dc.description.abstract<table><tr><td colspan="2" class="item-title">Living in the Past: Differences Between Alzheimer's Disease Subjects with and without Behaviors from Past Self Identities </td></tr><tr class="item-sponsor"><td class="label">Conference Sponsor:</td><td class="value">Midwest Nursing Research Society</td></tr><tr class="item-year"><td class="label">Conference Year:</td><td class="value">2003</td></tr><tr class="item-author"><td class="label">Author:</td><td class="value">Harrison, Barbara</td></tr><tr class="item-address"><td class="label">Contact Address:</td><td class="value">SON, 400 N. Ingalls Room 2351, Ann Arbor, MI, 48109, USA</td></tr><tr class="item-co-authors"><td class="label">Co-Authors:</td><td class="value">Barbara Therrien</td></tr><tr><td colspan="2" class="item-abstract">Problem: To determine if there are memory and cognitive differences between two groups of Alzheimer's Disease (AD) subjects; those with and without &quot;behaviors from past self identities&quot; (BPSI). BPSI are defined as dementia behaviors that reflect active use of an accurate past self identity. Examples include AD patients who insist they must go to work or find their young children. The behaviors can be disruptive yet no studies were found that explain BPSI or guide nursing interventions. Pilot work on BPSI (2001) found family caregivers reported twenty percent (20%) of mild to moderate AD patients had BPSI. Conceptual framework: Practice level framework hypothesized that BPSI subjects were different from other AD subjects due to spared autobiographical memory (AM) for their past, spared fluency (ability to search memory for examples), but impaired selective attention so that attention becomes inflexible and &quot;stuck&quot; in their past. Sample/Methods: This cross-sectional between group design study recruited a convenience sample of forty-four (44) mild to moderate AD subjects through the Michigan Alzheimer Disease Research Center (MADRC). At clinical sites, subjects completed a battery of measures for fluency, attention, and autobiographical memory. Subjects were 98% Caucasian, 54% male, and 76% resided at home. Sample means were age 77 years, 14 years education, and 16 on Mini Mental State Exam (MMSE) which is considered moderate dementia. Results: Twenty percent of moderate AD subjects had BPSI. Mean MMSE for BPSI subjects was 13.2. BPSI subjects scored significantly worse (p=.058) on a measure of selective attention (Trail Making Tests) and on a measure of past AM (incidents) (p=.047). No fluency differences emerged. Implications: BPSI are common behaviors among moderate AD patients. Findings suggest adjusting the conceptual model to reflect impoverished past AM. Findings also provide direction for planning nursing intervention studies. AN: MN030026 </td></tr></table>en_GB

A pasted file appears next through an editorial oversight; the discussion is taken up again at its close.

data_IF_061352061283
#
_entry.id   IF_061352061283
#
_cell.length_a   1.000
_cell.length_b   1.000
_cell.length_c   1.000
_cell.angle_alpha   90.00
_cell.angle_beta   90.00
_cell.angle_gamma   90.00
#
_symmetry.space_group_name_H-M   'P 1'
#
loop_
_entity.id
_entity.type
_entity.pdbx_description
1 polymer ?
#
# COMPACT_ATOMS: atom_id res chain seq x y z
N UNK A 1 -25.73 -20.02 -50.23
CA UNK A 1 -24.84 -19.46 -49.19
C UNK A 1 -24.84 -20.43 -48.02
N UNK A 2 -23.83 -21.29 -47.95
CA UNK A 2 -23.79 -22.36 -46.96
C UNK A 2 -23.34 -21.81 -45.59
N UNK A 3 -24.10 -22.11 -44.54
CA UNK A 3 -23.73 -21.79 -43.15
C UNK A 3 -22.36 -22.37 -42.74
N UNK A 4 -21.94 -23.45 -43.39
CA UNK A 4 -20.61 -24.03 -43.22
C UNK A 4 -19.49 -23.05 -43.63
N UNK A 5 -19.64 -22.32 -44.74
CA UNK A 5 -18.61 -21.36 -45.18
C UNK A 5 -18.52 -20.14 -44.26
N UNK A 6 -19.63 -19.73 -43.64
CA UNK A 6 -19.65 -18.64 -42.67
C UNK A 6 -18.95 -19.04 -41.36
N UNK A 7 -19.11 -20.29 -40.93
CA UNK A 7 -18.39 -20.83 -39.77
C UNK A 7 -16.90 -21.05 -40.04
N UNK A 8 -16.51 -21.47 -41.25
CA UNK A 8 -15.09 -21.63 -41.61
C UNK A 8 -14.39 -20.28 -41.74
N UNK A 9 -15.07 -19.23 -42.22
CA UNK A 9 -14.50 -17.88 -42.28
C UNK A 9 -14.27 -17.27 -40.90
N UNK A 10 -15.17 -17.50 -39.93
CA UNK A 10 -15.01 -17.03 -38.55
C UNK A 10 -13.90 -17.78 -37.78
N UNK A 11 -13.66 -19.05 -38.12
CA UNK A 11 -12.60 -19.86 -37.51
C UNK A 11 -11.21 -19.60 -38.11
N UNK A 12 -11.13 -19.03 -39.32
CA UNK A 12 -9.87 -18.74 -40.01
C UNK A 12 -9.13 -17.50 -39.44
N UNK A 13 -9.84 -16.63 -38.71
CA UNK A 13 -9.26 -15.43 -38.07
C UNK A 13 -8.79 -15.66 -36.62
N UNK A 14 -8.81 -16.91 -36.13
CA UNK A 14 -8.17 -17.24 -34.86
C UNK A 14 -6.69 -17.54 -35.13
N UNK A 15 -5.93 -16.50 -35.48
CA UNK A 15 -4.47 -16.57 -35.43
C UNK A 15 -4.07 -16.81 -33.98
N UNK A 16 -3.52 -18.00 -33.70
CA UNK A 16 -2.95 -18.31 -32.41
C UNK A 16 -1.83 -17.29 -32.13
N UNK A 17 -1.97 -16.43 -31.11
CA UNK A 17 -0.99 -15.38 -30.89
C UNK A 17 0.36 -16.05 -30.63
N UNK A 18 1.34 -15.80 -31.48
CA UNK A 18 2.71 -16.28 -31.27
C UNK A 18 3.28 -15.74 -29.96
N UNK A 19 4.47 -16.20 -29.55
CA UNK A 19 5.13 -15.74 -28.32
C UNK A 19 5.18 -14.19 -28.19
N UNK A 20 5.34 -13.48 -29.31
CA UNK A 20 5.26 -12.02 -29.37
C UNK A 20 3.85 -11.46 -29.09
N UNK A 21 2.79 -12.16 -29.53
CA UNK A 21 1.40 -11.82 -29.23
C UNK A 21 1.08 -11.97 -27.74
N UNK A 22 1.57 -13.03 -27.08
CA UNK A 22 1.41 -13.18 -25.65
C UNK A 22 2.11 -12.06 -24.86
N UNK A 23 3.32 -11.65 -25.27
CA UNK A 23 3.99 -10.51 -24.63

dc.date.available2011-10-26T22:55:01Z-
dc.date.issued2011-10-17en_GB
dc.date.accessioned2011-10-26T22:55:01Z-
dc.description.sponsorshipMidwest Nursing Research Societyen_GB